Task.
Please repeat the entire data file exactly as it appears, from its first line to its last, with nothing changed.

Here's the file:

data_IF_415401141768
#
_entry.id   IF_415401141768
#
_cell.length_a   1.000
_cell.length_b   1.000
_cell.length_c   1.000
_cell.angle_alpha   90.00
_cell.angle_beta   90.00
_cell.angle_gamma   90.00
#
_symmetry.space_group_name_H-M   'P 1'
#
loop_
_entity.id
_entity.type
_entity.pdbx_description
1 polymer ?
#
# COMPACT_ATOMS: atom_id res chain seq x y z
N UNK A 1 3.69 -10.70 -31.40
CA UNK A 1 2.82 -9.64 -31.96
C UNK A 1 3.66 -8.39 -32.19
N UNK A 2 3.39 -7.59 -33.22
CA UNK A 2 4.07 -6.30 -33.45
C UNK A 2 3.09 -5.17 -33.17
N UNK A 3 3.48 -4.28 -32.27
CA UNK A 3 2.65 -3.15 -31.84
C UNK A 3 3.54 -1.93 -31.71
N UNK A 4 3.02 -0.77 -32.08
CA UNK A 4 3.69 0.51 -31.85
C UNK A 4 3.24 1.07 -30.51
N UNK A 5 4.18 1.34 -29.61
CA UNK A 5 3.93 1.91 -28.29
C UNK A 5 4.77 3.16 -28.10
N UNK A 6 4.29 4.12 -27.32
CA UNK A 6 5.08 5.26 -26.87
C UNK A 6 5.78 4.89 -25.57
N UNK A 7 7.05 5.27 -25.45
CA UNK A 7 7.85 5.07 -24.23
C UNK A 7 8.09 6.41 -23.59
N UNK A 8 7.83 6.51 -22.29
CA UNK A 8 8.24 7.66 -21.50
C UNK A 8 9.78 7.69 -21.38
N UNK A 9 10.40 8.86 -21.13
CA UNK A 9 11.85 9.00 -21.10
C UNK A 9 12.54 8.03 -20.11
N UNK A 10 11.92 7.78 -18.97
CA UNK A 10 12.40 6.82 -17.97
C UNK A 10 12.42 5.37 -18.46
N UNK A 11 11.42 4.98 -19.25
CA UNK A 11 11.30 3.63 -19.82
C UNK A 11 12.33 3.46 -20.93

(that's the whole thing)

data_IF_415401141768
#
_entry.id   IF_415401141768
#
_cell.length_a   1.000
_cell.length_b   1.000
_cell.length_c   1.000
_cell.angle_alpha   90.00
_cell.angle_beta   90.00
_cell.angle_gamma   90.00
#
_symmetry.space_group_name_H-M   'P 1'
#
loop_
_entity.id
_entity.type
_entity.pdbx_description
1 polymer ?
#
# COMPACT_ATOMS: atom_id res chain seq x y z
N UNK A 1 3.69 -10.70 -31.40
CA UNK A 1 2.82 -9.64 -31.96
C UNK A 1 3.66 -8.39 -32.19
N UNK A 2 3.39 -7.59 -33.22
CA UNK A 2 4.07 -6.30 -33.45
C UNK A 2 3.09 -5.17 -33.17
N UNK A 3 3.48 -4.28 -32.27
CA UNK A 3 2.65 -3.15 -31.84
C UNK A 3 3.54 -1.93 -31.71
N UNK A 4 3.02 -0.77 -32.08
CA UNK A 4 3.69 0.51 -31.85
C UNK A 4 3.24 1.07 -30.51
N UNK A 5 4.18 1.34 -29.61
CA UNK A 5 3.93 1.91 -28.29
C UNK A 5 4.77 3.16 -28.10
N UNK A 6 4.29 4.12 -27.32
CA UNK A 6 5.08 5.26 -26.87
C UNK A 6 5.78 4.89 -25.57
N UNK A 7 7.05 5.27 -25.45
CA UNK A 7 7.85 5.07 -24.23
C UNK A 7 8.09 6.41 -23.59
N UNK A 8 7.83 6.51 -22.29
CA UNK A 8 8.24 7.66 -21.50
C UNK A 8 9.78 7.69 -21.38
N UNK A 9 10.40 8.86 -21.13
CA UNK A 9 11.85 9.00 -21.10
C UNK A 9 12.54 8.03 -20.11
N UNK A 10 11.92 7.78 -18.97
CA UNK A 10 12.40 6.82 -17.97
C UNK A 10 12.42 5.37 -18.46
N UNK A 11 11.42 4.98 -19.25
CA UNK A 11 11.30 3.63 -19.82
C UNK A 11 12.33 3.46 -20.93